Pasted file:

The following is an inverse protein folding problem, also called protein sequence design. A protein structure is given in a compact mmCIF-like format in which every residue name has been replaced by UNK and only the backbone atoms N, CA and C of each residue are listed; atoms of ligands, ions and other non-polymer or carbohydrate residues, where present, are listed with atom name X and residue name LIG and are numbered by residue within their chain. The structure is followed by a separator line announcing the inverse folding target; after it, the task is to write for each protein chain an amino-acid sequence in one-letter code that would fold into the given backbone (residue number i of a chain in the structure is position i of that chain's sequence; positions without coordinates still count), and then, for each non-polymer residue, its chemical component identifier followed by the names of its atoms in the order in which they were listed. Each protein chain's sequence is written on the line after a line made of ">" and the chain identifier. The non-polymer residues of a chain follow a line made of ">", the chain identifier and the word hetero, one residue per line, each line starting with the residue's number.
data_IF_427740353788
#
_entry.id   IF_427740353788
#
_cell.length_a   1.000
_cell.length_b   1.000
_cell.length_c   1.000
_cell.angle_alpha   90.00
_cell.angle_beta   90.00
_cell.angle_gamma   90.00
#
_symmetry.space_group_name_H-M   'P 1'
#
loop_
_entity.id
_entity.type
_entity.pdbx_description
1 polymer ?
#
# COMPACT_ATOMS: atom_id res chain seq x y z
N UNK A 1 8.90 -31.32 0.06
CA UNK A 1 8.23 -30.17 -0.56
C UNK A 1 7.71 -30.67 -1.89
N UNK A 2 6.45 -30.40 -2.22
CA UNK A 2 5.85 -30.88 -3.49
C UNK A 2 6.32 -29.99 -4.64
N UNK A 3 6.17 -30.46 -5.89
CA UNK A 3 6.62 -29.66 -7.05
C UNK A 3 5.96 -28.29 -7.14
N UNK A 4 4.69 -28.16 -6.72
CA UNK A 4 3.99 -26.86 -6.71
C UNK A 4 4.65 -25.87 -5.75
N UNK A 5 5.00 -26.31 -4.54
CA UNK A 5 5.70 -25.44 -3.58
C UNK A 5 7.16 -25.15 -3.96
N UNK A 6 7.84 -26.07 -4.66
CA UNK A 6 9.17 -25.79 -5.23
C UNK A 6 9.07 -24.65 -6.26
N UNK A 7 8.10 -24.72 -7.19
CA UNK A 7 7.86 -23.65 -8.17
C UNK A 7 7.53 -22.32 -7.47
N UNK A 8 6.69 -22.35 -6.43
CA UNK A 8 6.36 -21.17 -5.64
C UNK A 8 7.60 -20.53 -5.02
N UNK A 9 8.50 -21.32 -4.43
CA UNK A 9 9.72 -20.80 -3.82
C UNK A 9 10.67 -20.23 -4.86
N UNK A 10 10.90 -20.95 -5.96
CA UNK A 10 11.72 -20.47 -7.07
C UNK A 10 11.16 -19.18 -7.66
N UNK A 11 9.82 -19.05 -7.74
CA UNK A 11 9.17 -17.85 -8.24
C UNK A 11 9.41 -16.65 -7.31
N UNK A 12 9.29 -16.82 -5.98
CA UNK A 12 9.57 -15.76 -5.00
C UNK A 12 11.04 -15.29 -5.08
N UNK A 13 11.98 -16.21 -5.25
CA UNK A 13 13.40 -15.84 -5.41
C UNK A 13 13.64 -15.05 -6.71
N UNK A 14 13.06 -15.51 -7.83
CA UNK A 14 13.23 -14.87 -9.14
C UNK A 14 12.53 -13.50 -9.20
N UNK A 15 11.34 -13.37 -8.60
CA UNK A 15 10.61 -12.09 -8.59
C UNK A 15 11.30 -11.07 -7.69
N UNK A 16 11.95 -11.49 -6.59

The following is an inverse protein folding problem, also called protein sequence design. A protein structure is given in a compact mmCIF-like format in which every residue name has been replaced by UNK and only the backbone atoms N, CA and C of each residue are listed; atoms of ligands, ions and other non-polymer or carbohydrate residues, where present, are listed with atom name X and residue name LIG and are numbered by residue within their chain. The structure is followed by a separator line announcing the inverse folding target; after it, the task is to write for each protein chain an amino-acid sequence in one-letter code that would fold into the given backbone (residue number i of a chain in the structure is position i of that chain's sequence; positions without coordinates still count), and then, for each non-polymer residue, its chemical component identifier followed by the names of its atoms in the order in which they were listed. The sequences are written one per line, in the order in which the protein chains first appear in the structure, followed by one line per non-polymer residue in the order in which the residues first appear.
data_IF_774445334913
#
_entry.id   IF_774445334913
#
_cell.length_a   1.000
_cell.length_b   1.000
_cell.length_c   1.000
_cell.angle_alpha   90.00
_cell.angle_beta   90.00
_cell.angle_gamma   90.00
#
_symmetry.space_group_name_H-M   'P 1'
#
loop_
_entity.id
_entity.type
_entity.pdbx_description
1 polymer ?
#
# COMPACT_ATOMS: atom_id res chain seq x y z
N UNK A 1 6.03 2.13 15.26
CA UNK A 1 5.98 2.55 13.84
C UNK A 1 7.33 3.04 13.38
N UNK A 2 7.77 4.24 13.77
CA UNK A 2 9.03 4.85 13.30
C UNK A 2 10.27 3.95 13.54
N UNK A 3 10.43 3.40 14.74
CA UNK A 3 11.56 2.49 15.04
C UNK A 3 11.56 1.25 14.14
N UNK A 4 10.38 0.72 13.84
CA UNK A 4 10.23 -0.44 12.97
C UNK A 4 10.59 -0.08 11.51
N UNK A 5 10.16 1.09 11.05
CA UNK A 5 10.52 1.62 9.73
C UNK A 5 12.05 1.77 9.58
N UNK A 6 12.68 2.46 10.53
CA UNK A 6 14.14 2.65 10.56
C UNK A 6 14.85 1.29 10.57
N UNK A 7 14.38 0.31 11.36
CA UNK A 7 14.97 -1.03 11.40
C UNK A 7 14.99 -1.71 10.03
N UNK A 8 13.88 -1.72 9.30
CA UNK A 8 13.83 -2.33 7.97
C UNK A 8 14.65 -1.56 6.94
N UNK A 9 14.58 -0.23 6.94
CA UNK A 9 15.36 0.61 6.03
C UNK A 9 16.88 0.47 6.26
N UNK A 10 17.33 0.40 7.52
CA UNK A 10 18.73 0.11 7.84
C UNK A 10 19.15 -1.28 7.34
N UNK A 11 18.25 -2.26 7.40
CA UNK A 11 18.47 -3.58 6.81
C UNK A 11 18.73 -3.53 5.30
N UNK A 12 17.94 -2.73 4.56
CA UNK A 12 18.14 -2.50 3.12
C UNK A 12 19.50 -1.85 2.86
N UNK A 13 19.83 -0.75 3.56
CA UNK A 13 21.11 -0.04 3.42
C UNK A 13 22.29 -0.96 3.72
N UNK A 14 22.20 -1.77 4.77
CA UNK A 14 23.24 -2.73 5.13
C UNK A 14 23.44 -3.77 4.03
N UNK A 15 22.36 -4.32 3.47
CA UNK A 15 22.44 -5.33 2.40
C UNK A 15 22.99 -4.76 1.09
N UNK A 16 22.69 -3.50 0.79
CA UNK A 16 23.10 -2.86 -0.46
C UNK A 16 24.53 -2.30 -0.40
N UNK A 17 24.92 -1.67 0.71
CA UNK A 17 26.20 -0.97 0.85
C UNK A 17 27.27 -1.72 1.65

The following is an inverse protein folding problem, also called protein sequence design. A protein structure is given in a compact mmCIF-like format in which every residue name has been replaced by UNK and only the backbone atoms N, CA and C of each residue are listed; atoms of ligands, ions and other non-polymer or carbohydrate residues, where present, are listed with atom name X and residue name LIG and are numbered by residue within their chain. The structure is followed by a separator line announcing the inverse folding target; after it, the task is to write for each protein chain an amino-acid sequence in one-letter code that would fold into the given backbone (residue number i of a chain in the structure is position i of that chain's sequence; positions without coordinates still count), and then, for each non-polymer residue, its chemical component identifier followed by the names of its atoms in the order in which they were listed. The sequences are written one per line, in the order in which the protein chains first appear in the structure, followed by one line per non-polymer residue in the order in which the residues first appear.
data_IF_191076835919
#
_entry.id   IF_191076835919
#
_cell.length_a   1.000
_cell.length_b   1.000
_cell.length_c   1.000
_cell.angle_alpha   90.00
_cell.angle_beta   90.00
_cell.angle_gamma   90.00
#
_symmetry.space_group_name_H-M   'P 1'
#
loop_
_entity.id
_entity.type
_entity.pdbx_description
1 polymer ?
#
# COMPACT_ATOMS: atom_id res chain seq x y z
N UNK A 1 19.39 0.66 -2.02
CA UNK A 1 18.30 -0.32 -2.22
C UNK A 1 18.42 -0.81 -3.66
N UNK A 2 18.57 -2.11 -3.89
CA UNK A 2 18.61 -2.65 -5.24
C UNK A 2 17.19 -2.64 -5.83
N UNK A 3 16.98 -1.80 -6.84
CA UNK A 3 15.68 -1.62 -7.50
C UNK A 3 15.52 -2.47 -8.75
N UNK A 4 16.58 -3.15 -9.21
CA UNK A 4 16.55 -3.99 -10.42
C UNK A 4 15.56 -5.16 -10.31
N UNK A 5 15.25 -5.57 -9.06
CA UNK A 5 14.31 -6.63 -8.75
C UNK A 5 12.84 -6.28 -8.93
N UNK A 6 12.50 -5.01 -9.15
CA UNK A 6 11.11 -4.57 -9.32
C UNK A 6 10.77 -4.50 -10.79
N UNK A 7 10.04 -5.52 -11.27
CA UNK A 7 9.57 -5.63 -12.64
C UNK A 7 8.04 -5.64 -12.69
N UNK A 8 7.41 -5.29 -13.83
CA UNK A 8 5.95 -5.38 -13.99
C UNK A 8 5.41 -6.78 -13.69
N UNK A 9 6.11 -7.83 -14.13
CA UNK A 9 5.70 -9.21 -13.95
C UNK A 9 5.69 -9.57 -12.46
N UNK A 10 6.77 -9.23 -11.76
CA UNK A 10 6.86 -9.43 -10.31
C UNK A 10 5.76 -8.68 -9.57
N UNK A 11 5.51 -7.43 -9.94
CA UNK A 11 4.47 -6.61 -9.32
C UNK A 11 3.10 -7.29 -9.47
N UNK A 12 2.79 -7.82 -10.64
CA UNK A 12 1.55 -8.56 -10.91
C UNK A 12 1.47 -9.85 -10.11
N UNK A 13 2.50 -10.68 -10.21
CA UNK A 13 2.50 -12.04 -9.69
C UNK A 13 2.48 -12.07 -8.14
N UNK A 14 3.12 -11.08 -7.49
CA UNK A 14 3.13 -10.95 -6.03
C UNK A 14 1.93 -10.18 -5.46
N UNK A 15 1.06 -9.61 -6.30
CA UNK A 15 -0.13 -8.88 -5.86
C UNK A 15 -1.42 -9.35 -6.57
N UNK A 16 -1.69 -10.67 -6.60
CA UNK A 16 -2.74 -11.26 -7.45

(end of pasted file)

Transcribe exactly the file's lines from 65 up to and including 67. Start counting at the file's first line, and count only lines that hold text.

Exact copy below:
CA UNK A 15 10.61 -12.09 -8.59
C UNK A 15 11.30 -11.07 -7.69
N UNK A 16 11.95 -11.49 -6.59